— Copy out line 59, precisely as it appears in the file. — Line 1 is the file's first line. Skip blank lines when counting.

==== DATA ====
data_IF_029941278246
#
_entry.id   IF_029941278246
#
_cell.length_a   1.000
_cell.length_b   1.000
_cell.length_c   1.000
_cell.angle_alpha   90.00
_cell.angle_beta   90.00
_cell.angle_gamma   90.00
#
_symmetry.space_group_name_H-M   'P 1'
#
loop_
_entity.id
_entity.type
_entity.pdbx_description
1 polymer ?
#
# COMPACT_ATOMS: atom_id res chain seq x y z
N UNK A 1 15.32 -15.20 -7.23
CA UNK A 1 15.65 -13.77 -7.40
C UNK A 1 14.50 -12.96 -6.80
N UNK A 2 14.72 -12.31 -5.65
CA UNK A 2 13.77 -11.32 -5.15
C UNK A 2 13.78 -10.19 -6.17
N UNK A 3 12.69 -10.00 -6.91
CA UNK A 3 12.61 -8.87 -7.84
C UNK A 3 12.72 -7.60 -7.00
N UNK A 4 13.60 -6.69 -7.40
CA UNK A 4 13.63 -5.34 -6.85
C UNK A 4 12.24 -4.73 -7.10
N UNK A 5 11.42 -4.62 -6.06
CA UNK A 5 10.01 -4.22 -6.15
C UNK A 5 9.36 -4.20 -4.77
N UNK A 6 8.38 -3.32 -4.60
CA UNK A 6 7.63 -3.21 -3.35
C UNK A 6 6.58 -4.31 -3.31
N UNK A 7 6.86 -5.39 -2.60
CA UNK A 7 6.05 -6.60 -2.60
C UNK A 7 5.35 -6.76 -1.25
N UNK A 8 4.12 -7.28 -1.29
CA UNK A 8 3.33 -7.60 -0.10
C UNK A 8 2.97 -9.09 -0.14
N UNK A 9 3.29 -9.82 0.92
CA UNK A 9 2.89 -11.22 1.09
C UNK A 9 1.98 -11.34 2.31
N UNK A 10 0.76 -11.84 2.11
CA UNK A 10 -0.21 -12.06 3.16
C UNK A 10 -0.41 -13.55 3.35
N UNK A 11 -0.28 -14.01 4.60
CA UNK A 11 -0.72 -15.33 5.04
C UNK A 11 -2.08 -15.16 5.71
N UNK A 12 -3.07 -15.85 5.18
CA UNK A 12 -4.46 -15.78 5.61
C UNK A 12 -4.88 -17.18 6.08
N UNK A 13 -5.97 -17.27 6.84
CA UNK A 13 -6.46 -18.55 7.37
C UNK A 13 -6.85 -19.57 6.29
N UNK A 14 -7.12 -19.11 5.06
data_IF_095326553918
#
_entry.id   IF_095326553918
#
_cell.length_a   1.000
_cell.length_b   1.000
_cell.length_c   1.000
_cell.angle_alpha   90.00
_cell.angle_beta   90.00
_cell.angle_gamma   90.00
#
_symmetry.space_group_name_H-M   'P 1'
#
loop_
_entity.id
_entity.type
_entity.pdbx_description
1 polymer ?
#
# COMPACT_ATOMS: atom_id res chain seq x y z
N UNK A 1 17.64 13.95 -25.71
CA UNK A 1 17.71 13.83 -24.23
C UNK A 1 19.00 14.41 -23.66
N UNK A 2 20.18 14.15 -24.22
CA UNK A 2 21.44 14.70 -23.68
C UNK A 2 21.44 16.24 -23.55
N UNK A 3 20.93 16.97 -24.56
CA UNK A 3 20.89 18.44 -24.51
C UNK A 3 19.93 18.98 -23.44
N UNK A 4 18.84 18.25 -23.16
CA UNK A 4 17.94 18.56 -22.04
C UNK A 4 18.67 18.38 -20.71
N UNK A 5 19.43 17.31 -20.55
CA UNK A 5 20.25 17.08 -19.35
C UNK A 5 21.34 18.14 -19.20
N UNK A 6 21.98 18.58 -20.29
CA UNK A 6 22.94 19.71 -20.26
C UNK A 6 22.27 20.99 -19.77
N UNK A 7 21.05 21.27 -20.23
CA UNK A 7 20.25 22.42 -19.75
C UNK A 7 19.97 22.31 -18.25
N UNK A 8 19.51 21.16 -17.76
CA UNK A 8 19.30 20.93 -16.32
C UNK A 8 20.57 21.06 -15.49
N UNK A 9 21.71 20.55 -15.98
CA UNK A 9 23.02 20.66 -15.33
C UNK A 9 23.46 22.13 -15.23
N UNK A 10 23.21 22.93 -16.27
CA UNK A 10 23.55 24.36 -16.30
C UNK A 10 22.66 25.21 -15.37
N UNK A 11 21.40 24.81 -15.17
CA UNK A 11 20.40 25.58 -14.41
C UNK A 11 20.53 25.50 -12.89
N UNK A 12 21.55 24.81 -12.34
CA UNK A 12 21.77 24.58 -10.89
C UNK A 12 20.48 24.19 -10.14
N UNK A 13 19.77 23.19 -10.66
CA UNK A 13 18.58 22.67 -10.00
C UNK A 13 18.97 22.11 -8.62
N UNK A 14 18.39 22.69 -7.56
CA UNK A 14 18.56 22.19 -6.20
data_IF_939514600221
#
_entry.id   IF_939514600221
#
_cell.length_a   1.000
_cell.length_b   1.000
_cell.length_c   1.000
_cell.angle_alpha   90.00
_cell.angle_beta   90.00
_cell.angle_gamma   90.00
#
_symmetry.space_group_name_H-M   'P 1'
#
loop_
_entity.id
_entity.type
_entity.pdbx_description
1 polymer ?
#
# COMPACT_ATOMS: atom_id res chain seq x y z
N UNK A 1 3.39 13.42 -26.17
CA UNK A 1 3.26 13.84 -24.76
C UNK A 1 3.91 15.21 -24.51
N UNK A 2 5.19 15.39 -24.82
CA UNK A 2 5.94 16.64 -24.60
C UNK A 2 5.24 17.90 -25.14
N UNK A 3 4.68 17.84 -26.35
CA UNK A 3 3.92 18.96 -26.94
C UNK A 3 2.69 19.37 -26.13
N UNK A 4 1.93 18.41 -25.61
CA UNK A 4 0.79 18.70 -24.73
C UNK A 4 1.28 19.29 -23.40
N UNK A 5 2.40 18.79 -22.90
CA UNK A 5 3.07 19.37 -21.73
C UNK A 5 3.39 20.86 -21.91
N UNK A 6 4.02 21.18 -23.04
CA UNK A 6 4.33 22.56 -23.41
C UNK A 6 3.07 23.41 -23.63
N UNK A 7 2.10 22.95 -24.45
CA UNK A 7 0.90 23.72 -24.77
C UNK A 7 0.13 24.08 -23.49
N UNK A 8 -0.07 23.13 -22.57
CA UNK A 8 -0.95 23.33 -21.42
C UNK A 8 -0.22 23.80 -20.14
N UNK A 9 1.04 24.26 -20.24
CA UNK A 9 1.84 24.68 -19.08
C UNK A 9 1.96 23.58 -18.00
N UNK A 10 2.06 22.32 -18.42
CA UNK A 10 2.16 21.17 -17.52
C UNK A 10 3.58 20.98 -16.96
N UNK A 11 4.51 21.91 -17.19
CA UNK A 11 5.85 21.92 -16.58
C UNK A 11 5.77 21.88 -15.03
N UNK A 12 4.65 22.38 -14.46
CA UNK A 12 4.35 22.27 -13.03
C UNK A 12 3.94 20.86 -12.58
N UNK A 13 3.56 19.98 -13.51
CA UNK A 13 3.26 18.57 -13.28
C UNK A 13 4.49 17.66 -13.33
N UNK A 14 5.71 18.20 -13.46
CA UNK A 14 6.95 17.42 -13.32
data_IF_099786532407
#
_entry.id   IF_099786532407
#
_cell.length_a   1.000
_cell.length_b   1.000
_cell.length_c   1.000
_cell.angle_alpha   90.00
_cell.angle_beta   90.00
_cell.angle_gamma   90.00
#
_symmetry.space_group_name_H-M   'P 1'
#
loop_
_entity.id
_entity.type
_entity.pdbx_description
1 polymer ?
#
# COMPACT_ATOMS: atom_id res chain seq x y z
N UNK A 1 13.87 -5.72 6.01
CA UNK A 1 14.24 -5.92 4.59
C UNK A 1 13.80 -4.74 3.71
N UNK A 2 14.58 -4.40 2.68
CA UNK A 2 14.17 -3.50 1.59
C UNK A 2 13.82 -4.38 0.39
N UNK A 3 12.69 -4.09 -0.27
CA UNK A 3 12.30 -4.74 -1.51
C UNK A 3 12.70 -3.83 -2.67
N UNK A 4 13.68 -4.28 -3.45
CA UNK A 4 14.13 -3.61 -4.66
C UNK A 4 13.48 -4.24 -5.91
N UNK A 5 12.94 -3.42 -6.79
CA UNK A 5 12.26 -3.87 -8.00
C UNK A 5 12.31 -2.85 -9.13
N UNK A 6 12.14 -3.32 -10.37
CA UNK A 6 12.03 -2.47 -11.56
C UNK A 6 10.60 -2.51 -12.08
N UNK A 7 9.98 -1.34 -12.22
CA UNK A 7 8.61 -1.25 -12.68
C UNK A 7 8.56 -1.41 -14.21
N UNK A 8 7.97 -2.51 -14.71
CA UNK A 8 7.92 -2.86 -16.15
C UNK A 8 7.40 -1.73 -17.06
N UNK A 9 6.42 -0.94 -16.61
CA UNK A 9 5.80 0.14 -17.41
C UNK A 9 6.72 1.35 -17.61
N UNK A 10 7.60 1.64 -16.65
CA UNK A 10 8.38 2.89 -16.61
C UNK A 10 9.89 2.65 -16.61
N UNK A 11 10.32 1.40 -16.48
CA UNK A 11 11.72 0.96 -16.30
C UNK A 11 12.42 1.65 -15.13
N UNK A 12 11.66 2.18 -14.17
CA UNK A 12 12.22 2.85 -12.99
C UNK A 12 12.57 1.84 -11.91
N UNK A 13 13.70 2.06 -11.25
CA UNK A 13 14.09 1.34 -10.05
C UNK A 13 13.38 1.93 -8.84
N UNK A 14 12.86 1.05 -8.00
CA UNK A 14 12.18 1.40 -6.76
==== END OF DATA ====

C UNK A 13 -6.85 -19.57 6.29